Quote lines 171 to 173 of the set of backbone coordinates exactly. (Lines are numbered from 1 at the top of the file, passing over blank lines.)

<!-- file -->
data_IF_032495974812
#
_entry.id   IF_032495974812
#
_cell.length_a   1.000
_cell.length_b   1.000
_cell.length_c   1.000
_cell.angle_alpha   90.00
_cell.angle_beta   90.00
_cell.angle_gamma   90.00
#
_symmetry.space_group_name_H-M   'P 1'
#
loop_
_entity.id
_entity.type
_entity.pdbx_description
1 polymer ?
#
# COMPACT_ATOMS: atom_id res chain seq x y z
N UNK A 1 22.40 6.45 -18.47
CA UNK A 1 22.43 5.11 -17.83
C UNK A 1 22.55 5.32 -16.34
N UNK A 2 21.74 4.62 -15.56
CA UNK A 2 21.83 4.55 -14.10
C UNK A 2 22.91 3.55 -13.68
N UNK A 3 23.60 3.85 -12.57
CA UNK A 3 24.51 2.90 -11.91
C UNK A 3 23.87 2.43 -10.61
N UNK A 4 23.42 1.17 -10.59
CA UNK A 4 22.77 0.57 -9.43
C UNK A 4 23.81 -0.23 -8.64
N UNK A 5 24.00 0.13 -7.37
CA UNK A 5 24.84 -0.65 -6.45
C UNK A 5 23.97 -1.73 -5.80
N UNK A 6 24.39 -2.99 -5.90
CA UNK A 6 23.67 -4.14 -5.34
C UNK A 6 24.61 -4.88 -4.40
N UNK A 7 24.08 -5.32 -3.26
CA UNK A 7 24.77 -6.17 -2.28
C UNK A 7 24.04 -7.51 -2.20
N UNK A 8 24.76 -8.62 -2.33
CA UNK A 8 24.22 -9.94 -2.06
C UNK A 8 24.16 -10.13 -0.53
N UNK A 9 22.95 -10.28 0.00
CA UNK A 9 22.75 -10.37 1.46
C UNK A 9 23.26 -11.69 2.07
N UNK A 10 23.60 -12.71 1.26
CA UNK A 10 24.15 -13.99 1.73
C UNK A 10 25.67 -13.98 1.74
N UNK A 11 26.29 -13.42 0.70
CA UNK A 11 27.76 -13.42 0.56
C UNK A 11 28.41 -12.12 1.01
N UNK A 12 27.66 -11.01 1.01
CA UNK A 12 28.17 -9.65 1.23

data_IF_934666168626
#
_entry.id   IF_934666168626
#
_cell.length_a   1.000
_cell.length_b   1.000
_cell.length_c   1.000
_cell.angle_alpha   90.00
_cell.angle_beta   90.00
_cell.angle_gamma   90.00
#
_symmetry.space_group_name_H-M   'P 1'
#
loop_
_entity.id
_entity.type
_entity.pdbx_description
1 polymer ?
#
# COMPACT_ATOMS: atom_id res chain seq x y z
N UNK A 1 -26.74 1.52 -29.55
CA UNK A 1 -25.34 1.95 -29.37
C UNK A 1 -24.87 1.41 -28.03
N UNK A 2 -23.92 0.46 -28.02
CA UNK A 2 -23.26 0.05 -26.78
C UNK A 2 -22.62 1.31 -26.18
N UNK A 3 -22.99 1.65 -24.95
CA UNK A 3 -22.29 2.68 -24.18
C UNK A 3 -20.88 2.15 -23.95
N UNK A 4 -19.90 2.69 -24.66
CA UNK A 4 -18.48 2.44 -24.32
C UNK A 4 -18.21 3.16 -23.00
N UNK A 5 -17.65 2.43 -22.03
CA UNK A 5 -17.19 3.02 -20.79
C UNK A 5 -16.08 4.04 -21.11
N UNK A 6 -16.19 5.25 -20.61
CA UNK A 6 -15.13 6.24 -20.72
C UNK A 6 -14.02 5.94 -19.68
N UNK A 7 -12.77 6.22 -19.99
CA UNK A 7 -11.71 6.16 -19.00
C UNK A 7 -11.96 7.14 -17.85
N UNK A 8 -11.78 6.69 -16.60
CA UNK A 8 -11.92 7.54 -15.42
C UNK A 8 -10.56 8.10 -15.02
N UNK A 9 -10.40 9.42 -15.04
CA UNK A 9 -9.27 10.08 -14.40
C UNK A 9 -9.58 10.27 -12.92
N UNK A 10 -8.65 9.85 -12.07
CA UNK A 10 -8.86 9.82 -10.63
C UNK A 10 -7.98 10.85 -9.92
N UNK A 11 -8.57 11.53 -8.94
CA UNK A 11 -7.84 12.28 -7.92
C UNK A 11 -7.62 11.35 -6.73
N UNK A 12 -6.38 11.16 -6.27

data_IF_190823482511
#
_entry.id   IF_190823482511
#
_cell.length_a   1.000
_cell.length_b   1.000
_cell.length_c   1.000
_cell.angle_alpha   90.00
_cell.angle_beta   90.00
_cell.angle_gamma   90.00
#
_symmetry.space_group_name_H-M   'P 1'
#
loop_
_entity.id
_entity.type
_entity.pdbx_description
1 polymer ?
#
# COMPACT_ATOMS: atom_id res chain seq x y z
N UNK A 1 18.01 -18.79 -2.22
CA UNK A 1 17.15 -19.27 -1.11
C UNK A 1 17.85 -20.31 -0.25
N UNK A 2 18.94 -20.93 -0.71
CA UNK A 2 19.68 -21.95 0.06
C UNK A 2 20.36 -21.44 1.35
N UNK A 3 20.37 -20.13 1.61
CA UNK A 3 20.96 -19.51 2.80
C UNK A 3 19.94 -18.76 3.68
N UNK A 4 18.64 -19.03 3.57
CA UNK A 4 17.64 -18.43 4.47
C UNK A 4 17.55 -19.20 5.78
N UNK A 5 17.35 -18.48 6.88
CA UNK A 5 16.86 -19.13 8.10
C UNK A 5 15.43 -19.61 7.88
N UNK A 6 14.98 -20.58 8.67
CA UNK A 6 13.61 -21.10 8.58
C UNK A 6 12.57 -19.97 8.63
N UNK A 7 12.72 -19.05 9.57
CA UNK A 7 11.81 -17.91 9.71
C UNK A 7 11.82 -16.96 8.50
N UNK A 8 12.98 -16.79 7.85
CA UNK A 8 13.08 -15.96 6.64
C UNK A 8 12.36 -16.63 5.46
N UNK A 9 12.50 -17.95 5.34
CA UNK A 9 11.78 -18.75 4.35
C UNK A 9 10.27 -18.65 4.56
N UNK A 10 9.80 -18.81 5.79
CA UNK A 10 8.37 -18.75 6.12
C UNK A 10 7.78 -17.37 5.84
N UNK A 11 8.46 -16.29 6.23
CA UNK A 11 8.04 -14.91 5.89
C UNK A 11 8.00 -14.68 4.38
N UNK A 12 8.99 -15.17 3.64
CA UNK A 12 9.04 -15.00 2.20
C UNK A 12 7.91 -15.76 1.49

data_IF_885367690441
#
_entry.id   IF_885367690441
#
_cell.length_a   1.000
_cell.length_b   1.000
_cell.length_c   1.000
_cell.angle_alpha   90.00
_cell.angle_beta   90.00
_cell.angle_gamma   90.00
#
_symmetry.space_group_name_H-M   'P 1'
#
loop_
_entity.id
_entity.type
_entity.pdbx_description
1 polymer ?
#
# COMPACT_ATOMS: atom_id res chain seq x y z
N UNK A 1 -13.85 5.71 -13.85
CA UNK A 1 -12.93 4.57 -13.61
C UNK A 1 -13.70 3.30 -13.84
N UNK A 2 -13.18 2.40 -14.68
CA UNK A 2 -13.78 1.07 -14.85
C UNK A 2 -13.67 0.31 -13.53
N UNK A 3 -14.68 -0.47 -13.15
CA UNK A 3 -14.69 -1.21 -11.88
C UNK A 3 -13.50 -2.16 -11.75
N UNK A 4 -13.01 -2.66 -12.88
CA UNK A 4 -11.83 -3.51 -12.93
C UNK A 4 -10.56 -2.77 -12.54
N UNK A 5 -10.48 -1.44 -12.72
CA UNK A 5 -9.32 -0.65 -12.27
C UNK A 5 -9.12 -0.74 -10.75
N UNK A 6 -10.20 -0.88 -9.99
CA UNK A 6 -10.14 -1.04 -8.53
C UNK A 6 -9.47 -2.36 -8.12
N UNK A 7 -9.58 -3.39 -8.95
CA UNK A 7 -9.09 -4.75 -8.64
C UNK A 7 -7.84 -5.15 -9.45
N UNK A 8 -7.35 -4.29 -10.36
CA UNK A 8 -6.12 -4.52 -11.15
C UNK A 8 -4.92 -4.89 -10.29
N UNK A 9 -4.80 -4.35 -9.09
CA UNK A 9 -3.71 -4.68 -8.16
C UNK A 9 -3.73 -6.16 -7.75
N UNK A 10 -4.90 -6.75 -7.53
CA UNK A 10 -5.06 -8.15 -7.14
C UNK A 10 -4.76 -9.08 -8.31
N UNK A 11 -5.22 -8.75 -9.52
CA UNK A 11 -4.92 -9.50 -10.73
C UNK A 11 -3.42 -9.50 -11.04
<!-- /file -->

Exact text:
_cell.length_b   1.000
_cell.length_c   1.000
_cell.angle_alpha   90.00